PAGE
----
8 Advising bank [8] sends the documents to the issuing bank.

9 Issuing bank [9] examines the documents for compliance with terms of the Letter of Credit.

10 Documents [11] release to Buyer after [10] payment or on other terms agreed between the bank and Buyer.

11 Buyer [12] surrenders Bill of Lading to carrier (in case of ocean freight) in exchange for the [13] goods or the Delivery Order.

Advantages and Disadvantages of Using a Letter of Credit

Advantages of Using a Letter of Credit Disadvantages of Using a Letter of Credit Advantages of Using a Letter of Credit Disadvantages of Using a Letter of Credit
  • Importer is assured that the Exporter will be paid only if all terms and conditions of the Letter of Credit have been met.
  • Importer is able to negotiate more favourable trade terms with the Exporter when payment by Letter of Credit is offered.
  • A Letter of Credit does not offer protection [6] to the Importer against the Exporter shipping inferior quality goods and/or a lesser quantity of goods. Consequently, it is important that the Importer performs the appropriate due diligence to assess the reputation of the Exporter. If the Exporter acts fraudulently, the only recourse available to the Importer is through legal proceedings.
  • It is necessary for the Importer to have a line of credit with a bank before the bank is able to issue a Letter of Credit. The amount outstanding under each Letter of Credit issued is applied against this line of credit from the date of issuance until final payment.
  • The risk of payment relies upon the creditworthiness of the Issuing Bank and the political risk of the Issuing Bank’s domicile, and not the creditworthiness of the Importer.
  • Exporter agrees in advance to all requirements for payment under the Letter of Credit. If the Letter of Credit is not issued as agreed, the Exporter is not obligated to ship against it.
  • Exporter can further reduce foreign political and bank credit risk by requesting confirmation of the Letter of Credit by his or her domestic bank.
  • Documents must be prepared and presented in strict compliance with the requirements stipulated in the Letter of Credit.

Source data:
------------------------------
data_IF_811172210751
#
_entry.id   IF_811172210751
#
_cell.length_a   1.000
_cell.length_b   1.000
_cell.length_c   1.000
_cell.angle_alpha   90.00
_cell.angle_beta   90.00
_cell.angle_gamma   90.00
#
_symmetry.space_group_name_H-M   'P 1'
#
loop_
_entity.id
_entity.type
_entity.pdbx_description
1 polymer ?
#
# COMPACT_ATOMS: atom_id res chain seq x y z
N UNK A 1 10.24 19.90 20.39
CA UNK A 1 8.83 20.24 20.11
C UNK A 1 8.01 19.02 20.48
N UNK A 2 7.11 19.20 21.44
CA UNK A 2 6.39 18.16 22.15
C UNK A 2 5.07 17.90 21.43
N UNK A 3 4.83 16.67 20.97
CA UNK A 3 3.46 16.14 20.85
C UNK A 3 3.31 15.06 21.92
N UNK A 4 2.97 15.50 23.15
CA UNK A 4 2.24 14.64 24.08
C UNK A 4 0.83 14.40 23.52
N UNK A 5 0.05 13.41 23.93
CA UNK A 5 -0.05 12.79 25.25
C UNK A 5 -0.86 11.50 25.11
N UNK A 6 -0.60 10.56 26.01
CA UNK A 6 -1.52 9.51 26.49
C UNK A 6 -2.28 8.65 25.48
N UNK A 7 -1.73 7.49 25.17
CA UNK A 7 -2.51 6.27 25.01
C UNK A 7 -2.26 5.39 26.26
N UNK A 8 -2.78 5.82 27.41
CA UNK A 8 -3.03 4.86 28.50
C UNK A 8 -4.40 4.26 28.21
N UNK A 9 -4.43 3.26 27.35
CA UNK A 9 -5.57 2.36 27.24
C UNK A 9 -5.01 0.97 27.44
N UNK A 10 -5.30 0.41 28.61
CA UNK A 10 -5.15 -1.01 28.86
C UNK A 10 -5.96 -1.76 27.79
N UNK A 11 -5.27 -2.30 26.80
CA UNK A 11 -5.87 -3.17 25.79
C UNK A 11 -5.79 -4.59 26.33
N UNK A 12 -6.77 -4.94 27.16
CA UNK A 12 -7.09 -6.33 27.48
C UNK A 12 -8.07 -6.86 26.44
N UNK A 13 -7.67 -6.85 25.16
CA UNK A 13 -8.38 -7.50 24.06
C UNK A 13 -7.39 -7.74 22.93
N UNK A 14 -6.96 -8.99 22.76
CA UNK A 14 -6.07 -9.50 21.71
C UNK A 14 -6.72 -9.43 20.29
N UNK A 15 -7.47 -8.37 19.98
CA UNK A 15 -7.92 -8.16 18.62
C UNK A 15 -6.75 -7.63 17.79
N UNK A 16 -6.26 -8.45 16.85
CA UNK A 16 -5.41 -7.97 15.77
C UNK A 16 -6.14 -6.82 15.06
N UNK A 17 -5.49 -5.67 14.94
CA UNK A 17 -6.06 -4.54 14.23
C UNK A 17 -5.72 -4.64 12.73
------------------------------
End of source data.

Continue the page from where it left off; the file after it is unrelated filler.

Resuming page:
• Some Importers may not be able to open Letters of Credit due to the lack of credit facilities with their bank which consequently inhibits export growth.

Letter of Credit is the most expensive term of payment in international trade. Nevertheless, they state Letters of Credit have been a cornerstone of international trade dating back to the early 1900s. They continue to play a critical role in world trade today. For any company entering the international market, Letters of Credit are an important payment mechanism which help eliminate certain risks[7]. To make a right decision (or to analyze corresponding offers) concerning form/type of L/C, it is very important to understand better who are Parties to Letter of Credit and know main items of Documents Attached to Letter of Credit. See, also, Payment Risk in International Trade.


  1. Additional useful data concerning Letter of credit (terminology, sample documents, etc.) could be revealed at http://www.export911.com/e911/export/docLC.htm
  2. ICC Uniform Customs and Practice for Documentary Credits (UCP 600) - http://shippingandfreightresource.com/wp-content/uploads/2013/05/ucp-600.pdf
  3. A Guide to Letters of Credit - http://www.tradev.net/Downloads/Tools/guide2lc.pdf
  4. ibid
  5. ICC Uniform Customs and Practice for Documentary Credits (UCP 600) - http://shippingandfreightresource.com/wp-content/uploads/2013/05/ucp-600.pdf
  6. Added protection to the Importer may be provided by requesting additional documentation in the Letter of Credit, e.g. a Certificate of Inspection. An Inspection Certificate may be requested from a third party or an agent of the Importer located in the country of dispatch, to ensure a certain quality of goods. In this case, they must stipulate the issuer of such a Certificate and, if necessary, the content or wording of the Certificate, otherwise banks will accept such a document as presented. It is recommended that an Inspection Certificate be requested wherever possible.
  7. - A Guide to Letters of Credit - http:/ / www. tradev. net/ Downloads/ Tools/ guide2lc. pdf - p.2.